“Had it been left up to me, Space Invaders would have been a far easier game”
- Nishikado, 2013.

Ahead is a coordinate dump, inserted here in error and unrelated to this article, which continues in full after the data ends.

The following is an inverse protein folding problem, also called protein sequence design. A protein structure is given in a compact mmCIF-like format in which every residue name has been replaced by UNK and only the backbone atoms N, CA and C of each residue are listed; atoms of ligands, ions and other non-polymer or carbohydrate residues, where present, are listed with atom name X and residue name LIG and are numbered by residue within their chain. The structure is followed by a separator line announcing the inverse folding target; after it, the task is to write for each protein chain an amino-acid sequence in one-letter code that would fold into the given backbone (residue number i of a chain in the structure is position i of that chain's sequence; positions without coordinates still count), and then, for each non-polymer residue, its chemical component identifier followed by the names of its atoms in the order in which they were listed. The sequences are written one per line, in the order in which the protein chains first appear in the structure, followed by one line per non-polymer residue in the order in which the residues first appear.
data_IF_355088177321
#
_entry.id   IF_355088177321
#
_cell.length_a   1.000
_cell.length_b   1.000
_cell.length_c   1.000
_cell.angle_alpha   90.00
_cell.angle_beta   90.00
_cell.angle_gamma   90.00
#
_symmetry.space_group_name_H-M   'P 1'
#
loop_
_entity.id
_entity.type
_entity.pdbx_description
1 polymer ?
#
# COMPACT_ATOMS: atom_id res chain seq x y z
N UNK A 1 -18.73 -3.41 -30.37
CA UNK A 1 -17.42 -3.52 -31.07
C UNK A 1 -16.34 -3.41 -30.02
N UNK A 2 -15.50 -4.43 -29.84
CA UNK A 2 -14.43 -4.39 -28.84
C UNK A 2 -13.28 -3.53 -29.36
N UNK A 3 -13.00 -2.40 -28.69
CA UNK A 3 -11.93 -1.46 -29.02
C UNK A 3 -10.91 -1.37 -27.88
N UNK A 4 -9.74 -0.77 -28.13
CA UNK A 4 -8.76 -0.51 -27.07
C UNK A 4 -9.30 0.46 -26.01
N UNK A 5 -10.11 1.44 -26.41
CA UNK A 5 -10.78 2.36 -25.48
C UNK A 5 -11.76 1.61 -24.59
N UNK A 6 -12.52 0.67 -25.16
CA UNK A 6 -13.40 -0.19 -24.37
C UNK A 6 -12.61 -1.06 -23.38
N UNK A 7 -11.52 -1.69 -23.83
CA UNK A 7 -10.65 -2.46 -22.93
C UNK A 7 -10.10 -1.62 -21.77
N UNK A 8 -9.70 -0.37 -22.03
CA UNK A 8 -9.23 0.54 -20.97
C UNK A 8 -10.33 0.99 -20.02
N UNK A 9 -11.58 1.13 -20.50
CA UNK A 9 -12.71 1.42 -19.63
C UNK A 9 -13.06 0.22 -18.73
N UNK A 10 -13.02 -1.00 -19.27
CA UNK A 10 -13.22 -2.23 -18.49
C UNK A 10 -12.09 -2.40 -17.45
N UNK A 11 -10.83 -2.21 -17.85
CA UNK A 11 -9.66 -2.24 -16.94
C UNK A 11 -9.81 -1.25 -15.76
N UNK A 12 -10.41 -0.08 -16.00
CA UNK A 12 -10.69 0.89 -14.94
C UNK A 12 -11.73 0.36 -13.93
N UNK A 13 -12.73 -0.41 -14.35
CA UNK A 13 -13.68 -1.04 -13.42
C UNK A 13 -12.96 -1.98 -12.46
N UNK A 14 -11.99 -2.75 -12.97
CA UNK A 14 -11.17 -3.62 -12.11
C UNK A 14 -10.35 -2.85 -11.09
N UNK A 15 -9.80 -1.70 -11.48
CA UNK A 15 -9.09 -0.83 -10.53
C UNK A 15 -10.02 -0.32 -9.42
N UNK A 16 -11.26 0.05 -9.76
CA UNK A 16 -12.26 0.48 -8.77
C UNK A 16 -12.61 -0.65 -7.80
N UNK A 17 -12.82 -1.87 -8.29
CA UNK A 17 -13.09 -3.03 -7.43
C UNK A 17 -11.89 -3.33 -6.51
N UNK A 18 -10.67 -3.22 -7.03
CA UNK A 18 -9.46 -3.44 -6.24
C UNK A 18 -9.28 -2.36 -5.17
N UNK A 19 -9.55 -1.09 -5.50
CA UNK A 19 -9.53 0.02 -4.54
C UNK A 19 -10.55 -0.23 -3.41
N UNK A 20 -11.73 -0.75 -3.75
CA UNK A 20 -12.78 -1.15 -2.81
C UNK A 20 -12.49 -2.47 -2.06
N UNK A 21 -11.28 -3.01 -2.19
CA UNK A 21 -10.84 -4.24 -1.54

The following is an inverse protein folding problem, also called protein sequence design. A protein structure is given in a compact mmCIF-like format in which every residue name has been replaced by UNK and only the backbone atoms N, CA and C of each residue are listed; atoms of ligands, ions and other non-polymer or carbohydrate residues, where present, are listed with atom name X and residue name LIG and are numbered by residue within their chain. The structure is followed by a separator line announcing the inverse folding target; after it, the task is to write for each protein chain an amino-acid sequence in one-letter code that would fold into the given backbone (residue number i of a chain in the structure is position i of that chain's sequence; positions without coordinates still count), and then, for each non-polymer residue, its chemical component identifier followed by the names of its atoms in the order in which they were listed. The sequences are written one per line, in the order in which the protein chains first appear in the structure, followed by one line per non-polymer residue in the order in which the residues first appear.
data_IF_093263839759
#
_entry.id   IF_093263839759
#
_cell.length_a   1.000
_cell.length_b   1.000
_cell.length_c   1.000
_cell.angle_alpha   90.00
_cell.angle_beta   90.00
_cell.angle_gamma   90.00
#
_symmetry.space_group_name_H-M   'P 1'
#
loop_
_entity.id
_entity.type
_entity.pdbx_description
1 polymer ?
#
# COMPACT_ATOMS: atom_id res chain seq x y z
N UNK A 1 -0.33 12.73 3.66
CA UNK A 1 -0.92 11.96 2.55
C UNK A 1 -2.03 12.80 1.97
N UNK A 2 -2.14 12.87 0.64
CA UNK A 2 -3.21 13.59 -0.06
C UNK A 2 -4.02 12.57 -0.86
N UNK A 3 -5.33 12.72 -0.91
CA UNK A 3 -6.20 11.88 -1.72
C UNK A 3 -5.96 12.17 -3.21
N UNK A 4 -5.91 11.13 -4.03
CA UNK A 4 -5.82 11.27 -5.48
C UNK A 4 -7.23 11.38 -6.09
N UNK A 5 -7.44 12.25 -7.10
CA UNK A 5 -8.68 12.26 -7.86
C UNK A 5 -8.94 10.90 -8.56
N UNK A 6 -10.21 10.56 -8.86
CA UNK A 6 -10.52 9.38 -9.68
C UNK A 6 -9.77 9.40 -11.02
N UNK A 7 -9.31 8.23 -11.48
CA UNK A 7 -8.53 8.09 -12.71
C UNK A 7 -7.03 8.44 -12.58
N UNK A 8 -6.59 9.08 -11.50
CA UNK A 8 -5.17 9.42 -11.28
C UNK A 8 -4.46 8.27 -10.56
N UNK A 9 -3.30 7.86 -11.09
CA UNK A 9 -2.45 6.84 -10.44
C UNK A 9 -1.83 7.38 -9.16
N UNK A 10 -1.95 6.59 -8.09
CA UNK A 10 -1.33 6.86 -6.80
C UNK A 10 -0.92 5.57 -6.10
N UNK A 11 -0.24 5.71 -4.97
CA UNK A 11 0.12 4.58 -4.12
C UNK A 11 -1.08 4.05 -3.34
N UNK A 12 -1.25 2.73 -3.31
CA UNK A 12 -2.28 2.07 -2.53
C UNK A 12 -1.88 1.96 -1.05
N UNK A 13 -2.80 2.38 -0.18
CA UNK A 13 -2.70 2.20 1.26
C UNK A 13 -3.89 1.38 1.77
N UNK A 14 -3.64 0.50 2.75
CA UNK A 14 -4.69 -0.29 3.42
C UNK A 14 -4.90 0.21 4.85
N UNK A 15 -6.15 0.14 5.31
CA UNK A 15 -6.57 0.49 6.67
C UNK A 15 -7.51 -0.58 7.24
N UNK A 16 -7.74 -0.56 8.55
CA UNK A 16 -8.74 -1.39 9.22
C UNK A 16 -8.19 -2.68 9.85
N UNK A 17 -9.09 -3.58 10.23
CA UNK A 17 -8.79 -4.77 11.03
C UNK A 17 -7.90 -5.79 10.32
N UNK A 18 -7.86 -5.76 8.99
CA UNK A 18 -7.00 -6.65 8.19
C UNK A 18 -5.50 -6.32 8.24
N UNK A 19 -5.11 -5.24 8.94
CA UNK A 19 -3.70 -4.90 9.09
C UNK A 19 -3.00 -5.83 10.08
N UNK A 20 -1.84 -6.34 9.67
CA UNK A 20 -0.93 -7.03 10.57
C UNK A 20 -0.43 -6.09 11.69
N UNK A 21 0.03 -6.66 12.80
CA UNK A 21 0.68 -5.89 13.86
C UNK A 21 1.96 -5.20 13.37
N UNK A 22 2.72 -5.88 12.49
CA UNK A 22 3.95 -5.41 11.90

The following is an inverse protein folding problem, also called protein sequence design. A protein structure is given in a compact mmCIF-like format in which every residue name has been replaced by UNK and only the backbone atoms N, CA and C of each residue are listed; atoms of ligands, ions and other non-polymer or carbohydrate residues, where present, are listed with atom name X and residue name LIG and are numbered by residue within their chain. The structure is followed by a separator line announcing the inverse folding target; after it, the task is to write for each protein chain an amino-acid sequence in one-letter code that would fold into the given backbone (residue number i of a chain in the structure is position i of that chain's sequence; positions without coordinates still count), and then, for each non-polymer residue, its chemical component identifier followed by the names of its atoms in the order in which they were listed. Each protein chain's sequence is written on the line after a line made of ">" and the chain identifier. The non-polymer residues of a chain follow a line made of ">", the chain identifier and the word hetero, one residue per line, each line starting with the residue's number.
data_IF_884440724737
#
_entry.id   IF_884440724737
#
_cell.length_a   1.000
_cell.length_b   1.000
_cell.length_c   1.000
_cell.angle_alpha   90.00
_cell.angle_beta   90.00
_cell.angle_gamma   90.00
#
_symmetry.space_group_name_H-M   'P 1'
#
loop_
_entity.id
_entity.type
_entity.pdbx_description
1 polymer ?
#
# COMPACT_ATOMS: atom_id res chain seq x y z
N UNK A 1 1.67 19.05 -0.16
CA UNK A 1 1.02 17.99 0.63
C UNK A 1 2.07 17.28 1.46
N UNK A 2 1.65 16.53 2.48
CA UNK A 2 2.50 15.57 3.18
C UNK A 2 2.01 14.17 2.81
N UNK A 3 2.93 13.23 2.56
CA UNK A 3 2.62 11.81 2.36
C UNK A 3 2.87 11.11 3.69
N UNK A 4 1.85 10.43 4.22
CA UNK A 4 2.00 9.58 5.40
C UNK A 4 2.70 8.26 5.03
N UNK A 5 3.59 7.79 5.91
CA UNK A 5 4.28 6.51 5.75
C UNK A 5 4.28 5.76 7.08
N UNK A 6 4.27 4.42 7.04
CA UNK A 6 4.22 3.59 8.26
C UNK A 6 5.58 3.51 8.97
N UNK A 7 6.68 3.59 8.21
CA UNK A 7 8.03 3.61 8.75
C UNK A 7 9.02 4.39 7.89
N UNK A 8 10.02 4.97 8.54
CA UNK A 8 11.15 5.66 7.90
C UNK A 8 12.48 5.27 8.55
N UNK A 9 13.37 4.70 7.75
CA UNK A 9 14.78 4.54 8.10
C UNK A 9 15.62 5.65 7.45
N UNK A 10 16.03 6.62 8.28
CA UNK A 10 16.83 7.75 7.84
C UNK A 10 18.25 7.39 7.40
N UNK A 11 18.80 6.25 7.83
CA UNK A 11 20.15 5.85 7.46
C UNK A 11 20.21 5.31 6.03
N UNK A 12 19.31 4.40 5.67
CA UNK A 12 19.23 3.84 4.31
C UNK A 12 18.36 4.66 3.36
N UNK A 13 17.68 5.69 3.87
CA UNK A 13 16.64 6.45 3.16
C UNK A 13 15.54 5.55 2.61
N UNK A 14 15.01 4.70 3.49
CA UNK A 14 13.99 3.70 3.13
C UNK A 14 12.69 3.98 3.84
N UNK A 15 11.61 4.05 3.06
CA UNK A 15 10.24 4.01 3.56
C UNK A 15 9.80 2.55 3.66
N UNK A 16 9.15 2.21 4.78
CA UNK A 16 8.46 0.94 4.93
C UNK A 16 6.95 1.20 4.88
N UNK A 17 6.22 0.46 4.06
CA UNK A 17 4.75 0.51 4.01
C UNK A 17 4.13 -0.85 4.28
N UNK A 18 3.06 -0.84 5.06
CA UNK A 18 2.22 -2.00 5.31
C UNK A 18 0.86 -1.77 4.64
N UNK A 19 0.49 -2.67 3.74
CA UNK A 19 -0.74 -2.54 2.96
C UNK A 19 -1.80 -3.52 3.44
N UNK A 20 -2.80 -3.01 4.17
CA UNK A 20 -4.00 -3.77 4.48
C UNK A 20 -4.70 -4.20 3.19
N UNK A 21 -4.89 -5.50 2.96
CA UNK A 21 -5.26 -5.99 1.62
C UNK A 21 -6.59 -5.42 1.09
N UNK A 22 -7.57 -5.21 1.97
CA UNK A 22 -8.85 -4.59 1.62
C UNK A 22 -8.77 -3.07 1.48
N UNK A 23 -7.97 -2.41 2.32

In 1978, Tomohiro Nishikado of Japan developed Space Invaders (Figure 1), one of the original action ‘Shoot ‘em up’ (referred to as ‘Shmup’) videogames. Although not the original game of its style, as it was preceded by Missile Radar (1974) and Guided Missile (1977) (Betters, 2013), the game was the first to ever include combat from both the player and enemy AI. The mechanics devised by Nishikado were built around the concept of a single, lone protagonist (the player) engaging multiple hostile opponents (the AI). Although initially, this would seem to put the player at a disadvantage, this would actually allow the player to experience immersion and emotional engagement, such as fear, resolve and ultimately achievement. This mechanic, coupled with its visual presentation brought Space Invaders to critical acclaim and global success, which it continues to profit from to this day. It is now heralded as the archetypal action videogame (Video Game Design/Archetypes, 2013) and has been listed as the highest rated arcade game in terms of technical, creative and cultural impact (Craig Glenday, Guinness World Records: Gamer’s Edition, 2008).